“Moreover, crappies tend to shift deeper as the water temperature cools toward its winter low. But a few days of Indian Summer or a warming trend in early winter can bring them toward the surface, though they tend to remain along submerged creek channels. When crappies move upward, trolling with jigs may work better than bottom bumping.
“Bottom bumping tends to work best in clearer sections of a reservoir, and better in clearer impoundments than in murky waters. During fall, the clearest water usually is in the lower end of impoundments, down toward the dam. And that’s where crappies congregate as water cools. This type of structure and cover is ideal for bottom bumping.
“Another curve in predicting the best depth is the typical fall drawdown that occurs on flood-control impoundments and many power generating reservoirs as well. A ledge that produced a bonanza one week may be devoid of fish. Sometimes a water level drop of just a few feet can make a spot unappealing to crappies.
“I keep a logbook of fishing conditions, including reservoir level, fishing success, location, and depth of crappie concentrations. Then by calling the reservoir office and learning the water level, I have a series of spots to check. This helps me avoid fishing last week’s pattern.
“When you find crappies, it’s necessary to almost bump them in the nose to arouse a bite, particularly when they’re inactive. That’s why the bottom-bumping rig with a bell sinker works so well. But fishing the rig properly depends on boat control. Dropping the rig a foot or two from a key spot on a ledge may result in just a few stragglers. I use my trolling motor to hover over the target, slowly moving the bait along the ledge.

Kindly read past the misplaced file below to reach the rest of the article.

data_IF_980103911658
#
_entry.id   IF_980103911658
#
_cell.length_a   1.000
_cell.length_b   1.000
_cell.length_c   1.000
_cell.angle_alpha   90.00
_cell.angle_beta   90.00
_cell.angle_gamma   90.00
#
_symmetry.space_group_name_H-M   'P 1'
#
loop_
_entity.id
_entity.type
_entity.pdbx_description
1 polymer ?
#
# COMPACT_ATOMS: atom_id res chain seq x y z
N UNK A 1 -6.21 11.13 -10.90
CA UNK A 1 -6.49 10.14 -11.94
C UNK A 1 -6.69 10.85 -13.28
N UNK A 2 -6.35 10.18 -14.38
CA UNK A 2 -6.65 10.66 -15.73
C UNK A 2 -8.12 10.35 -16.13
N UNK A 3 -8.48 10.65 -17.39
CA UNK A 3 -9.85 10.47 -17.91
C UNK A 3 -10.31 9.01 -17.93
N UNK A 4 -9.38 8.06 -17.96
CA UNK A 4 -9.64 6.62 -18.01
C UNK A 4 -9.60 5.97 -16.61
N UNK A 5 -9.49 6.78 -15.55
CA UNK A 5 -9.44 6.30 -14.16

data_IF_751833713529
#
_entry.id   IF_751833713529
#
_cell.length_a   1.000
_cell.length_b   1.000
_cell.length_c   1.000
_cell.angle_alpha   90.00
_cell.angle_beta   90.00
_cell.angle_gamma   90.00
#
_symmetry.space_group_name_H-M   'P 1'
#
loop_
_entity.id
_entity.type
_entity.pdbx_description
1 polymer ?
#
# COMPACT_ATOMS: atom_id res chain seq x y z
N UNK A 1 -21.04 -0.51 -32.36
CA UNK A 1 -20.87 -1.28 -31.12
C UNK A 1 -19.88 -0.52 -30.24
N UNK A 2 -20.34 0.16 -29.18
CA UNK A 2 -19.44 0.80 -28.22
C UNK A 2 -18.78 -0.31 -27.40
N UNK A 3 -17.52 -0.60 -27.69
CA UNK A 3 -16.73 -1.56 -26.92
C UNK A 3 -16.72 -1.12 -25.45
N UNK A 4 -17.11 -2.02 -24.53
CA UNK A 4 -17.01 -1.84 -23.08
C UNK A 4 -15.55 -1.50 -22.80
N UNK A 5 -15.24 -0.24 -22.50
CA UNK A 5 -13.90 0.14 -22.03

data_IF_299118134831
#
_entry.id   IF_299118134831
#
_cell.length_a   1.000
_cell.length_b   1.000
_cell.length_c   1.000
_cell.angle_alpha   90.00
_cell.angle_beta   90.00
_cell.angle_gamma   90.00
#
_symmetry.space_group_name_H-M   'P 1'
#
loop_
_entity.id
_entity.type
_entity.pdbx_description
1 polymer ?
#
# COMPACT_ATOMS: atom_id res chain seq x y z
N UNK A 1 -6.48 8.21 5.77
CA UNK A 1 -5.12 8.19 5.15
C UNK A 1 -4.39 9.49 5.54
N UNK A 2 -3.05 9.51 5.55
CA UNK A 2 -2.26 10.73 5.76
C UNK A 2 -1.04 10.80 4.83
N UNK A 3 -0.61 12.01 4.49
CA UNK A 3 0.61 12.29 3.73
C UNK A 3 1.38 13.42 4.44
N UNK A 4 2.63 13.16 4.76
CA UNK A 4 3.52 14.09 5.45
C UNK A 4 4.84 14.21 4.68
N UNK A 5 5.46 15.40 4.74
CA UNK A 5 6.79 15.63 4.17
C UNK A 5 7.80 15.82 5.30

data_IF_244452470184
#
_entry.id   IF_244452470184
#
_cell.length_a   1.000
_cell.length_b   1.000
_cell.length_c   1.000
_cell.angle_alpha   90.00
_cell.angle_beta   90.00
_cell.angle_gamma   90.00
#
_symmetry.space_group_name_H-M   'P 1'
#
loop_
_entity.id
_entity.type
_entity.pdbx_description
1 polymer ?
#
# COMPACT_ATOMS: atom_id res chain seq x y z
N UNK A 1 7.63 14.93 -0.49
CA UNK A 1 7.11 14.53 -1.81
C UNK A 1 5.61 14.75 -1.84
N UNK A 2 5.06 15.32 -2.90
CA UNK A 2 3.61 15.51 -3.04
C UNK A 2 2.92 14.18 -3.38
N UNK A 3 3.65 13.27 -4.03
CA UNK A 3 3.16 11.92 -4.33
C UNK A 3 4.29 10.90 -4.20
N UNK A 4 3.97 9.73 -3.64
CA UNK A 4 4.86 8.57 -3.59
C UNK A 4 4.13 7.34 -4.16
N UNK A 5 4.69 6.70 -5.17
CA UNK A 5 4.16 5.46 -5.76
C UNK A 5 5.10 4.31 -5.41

“Trolling moves too fast to catch crappies in these conditions; a true hover is essential. When I’m fishing productive ledges, covering 100 yards takes at least an hour. Of course, a concentration of fish can be worked for an hour or more.
“Wind hinders precise presentation. Point the bow into the wind to maintain control. But if the wind is over about 10 or 12 miles an hour, results suffer.
“With no wind, I move the boat downstream along a ledge. Current is present even in broad lakelike impoundments, and crappies position facing into it. In some waters, anglers double up on crappies by tying two dropper lines 12 to 18 inches apart. Sometimes most fish bite on the upper hook and sometimes the bottom. In dense cover, however, two hooks tend to snag more than twice as often as a single hook.”
Options For Natural Lakes
In natural lakes that support good weedgrowth, some groups of crappies can always be found along the outer weededge. Where deep vegetation remains green and productive, many fish species congregate, including crappies, bluegills, rock bass, northern pike, largemouth bass, walleyes, yellow perch, and muskies. Along these edges that run from 10 to 15 feet deep, a slipfloat with a baited hook or jig set to hold the bait several feet off bottom catches crappies and other bonus fish.